using it in furniture design to create an element of surprise. “I love the classic feeling it gives our contemporary pieces,” she says. In her studio, artisans use silicone molds and traditional scagliola methods to achieve the geometric shapes and marble-like surfaces found in the Playtime Series, a set of colorful modern tables. British interior designer Francis Sultana also uses the material to add an enduring nature to his work. “My clients require pieces of furniture that stand the test of time,” he says. “They want looks that will work in 10, 20 and 50 years and, for me, scagliola has proved that it remains en vogue from one century to the next.” The designer also uses scagliola for one of the reasons early craftspeople did—noting that its lightweight nature is a technical plus. Though its use waned for a time in the 19th century, Moss predicts the look of scagliola has legs in the 21st century and beyond as a new generation rediscovers the ancient practice. And though many are experimenting with boldly hued pigments, Moss believes the way scagliola is created will likely remain the same. “It’s not a process that can really be automated—it requires a lot of hand mixing and hand sanding to achieve the best results,” she says. “It gives me goosebumps to think of how the process remains unchanged; to be part of that unbroken lineage is humbling.”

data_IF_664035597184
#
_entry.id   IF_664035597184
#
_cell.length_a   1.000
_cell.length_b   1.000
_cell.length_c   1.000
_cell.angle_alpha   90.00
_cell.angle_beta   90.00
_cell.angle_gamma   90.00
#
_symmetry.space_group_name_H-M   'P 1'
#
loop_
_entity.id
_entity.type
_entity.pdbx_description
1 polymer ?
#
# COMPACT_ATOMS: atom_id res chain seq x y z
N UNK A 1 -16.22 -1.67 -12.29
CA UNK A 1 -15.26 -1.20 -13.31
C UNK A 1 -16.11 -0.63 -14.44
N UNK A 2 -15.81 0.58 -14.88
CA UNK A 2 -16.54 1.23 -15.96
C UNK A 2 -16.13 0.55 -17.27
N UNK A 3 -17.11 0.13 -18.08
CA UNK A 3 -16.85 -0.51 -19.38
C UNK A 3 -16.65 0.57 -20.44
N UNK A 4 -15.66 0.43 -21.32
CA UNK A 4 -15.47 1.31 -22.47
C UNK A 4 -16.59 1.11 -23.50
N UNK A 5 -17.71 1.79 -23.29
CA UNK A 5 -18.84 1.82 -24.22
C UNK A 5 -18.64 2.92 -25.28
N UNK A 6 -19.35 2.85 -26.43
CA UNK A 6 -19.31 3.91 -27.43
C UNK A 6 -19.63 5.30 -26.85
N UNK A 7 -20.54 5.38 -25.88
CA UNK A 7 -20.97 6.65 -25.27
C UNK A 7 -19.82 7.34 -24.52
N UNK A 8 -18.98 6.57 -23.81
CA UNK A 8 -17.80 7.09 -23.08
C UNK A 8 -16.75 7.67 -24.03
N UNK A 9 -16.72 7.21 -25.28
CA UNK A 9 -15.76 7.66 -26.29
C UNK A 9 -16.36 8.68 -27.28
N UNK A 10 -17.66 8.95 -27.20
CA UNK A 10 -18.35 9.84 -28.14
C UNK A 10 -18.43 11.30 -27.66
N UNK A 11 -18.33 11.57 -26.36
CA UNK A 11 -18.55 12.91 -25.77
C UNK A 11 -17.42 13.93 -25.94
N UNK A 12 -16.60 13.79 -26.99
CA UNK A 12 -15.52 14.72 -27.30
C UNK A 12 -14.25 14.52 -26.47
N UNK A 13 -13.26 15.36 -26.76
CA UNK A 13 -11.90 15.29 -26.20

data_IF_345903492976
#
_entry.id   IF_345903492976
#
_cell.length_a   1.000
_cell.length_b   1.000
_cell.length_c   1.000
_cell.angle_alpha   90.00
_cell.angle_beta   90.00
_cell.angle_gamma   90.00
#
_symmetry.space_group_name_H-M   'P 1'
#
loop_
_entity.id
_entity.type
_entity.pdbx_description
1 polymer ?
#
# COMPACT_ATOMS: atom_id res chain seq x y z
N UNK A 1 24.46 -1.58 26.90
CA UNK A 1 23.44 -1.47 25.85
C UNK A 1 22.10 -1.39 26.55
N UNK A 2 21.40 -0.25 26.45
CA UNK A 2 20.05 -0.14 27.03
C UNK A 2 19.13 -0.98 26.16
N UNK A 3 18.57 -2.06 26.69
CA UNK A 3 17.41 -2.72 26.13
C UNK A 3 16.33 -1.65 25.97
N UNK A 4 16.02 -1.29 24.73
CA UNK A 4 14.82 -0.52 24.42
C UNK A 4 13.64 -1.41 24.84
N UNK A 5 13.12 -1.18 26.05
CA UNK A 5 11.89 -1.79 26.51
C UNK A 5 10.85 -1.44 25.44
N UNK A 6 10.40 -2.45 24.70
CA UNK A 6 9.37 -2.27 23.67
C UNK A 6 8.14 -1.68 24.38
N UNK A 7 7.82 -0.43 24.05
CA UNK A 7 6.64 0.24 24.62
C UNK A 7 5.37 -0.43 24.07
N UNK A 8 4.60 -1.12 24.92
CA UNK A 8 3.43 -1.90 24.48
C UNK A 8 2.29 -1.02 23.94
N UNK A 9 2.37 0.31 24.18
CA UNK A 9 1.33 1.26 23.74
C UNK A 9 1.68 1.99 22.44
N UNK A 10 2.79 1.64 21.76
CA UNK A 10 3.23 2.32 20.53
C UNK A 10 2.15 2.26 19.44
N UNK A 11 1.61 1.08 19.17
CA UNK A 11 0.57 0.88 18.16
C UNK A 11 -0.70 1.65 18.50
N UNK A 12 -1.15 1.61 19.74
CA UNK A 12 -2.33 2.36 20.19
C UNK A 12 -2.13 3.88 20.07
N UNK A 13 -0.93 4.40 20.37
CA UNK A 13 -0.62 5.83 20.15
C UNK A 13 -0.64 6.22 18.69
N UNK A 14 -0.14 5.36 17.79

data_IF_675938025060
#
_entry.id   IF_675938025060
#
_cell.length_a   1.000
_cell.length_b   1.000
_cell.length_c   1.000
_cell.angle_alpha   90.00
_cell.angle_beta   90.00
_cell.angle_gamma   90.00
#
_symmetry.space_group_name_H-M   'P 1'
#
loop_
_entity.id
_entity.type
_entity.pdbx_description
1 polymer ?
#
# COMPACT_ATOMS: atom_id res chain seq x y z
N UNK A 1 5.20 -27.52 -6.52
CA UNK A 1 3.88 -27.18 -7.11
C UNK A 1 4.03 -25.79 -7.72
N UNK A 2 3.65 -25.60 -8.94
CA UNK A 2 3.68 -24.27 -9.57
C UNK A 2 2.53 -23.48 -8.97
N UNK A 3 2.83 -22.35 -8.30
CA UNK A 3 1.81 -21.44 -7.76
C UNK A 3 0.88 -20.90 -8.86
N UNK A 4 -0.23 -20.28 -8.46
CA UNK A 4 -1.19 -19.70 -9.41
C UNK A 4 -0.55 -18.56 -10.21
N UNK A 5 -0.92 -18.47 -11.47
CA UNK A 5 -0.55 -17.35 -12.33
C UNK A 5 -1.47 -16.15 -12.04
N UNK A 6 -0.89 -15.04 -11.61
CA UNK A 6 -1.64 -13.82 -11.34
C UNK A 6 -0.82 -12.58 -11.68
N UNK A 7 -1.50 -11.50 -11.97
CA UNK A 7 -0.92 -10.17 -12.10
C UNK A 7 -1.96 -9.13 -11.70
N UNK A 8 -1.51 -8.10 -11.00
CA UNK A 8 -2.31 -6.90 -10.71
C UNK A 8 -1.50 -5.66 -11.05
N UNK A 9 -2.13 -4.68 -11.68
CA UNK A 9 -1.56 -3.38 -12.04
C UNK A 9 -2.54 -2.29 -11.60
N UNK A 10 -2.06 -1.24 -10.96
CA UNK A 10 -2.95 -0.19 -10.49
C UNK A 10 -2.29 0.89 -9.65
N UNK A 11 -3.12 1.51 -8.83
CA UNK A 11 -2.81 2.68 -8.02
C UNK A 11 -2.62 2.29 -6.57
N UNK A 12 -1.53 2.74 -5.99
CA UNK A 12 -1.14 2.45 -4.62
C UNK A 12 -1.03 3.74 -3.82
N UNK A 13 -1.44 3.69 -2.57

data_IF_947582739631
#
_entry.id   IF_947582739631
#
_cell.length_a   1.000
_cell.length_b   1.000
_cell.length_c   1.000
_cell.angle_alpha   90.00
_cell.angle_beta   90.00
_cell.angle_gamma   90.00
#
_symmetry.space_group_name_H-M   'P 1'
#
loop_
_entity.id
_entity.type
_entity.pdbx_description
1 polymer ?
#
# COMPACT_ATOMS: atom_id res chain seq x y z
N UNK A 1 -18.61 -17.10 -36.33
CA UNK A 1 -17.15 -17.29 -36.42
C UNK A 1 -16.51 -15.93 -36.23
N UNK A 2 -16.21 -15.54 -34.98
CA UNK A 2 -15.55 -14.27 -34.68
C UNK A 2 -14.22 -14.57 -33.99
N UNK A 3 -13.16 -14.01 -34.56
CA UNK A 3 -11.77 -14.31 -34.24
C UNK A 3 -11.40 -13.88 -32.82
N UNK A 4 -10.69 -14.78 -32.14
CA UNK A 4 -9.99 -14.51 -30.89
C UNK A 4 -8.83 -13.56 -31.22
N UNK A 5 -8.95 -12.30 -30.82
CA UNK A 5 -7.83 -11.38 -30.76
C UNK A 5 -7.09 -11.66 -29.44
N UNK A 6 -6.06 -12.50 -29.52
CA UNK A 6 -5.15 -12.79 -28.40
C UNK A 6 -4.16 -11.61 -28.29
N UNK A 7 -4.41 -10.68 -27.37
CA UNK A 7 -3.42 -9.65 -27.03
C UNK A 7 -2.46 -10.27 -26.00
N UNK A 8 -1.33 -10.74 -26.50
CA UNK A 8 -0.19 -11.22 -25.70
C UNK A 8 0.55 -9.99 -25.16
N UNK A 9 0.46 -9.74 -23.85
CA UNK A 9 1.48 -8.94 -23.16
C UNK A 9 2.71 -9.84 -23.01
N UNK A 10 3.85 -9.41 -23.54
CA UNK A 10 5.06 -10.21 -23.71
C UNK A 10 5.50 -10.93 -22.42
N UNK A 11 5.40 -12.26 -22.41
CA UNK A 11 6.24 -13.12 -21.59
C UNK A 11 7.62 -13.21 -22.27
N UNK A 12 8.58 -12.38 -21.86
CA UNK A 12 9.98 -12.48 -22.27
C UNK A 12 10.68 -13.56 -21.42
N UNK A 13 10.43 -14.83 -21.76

“Scagliola is having a new impulse in design,” says Alessandro Bianchi of Bianco Bianchi. “Its gradations of colors and it plasticity are very suitable for contemporary drawings and shapes, and it works well with metal.” An interior vignette of scagliola work in Italy (top right) and a set of trays of scagliola and brass (top left) made in collaboration with Studio Blanco, both by Bianco Bianchi, show the continued relevance of this durable material. The Charles console and Venise side table by Francis Sultana also exhibit a playful, yet chic approach to designing furnishings made of scagliola.
VIGNETTE PHOTO: COURTESY BIANCO BIANCHI. CHARLES CONSOLE AND VENISE SIDE TABLE PHOTO: COURTESY FRANCIS SULTANA. TRAY PHOTO: LAILA POZZO.
RADAR / HERITAGE